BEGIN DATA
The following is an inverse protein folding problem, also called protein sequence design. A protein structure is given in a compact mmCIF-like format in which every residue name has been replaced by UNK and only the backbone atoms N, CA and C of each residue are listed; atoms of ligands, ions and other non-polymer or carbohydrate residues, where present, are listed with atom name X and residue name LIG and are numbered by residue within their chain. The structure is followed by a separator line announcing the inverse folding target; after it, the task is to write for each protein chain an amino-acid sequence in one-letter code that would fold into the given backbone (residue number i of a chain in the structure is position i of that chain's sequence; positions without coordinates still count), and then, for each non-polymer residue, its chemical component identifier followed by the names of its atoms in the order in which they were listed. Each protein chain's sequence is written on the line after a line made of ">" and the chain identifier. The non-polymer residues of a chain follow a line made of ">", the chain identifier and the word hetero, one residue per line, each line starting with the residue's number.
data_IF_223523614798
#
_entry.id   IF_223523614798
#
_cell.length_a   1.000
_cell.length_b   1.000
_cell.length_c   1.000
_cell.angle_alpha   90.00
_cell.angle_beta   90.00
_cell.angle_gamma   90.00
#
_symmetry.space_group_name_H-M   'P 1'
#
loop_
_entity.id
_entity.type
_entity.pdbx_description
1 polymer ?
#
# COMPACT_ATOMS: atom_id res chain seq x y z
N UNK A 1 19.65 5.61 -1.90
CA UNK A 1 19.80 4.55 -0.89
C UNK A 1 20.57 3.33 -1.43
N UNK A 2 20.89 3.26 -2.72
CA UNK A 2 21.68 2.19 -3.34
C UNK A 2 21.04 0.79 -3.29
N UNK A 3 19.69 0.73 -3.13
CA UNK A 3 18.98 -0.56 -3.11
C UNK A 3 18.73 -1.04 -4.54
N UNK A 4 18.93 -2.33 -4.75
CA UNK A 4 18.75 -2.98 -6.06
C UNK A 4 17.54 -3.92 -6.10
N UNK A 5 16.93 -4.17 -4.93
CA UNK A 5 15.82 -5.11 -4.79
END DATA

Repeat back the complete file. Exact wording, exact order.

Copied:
The following is an inverse protein folding problem, also called protein sequence design. A protein structure is given in a compact mmCIF-like format in which every residue name has been replaced by UNK and only the backbone atoms N, CA and C of each residue are listed; atoms of ligands, ions and other non-polymer or carbohydrate residues, where present, are listed with atom name X and residue name LIG and are numbered by residue within their chain. The structure is followed by a separator line announcing the inverse folding target; after it, the task is to write for each protein chain an amino-acid sequence in one-letter code that would fold into the given backbone (residue number i of a chain in the structure is position i of that chain's sequence; positions without coordinates still count), and then, for each non-polymer residue, its chemical component identifier followed by the names of its atoms in the order in which they were listed. Each protein chain's sequence is written on the line after a line made of ">" and the chain identifier. The non-polymer residues of a chain follow a line made of ">", the chain identifier and the word hetero, one residue per line, each line starting with the residue's number.
data_IF_223523614798
#
_entry.id   IF_223523614798
#
_cell.length_a   1.000
_cell.length_b   1.000
_cell.length_c   1.000
_cell.angle_alpha   90.00
_cell.angle_beta   90.00
_cell.angle_gamma   90.00
#
_symmetry.space_group_name_H-M   'P 1'
#
loop_
_entity.id
_entity.type
_entity.pdbx_description
1 polymer ?
#
# COMPACT_ATOMS: atom_id res chain seq x y z
N UNK A 1 19.65 5.61 -1.90
CA UNK A 1 19.80 4.55 -0.89
C UNK A 1 20.57 3.33 -1.43
N UNK A 2 20.89 3.26 -2.72
CA UNK A 2 21.68 2.19 -3.34
C UNK A 2 21.04 0.79 -3.29
N UNK A 3 19.69 0.73 -3.13
CA UNK A 3 18.98 -0.56 -3.11
C UNK A 3 18.73 -1.04 -4.54
N UNK A 4 18.93 -2.33 -4.75
CA UNK A 4 18.75 -2.98 -6.06
C UNK A 4 17.54 -3.92 -6.10
N UNK A 5 16.93 -4.17 -4.93
CA UNK A 5 15.82 -5.11 -4.79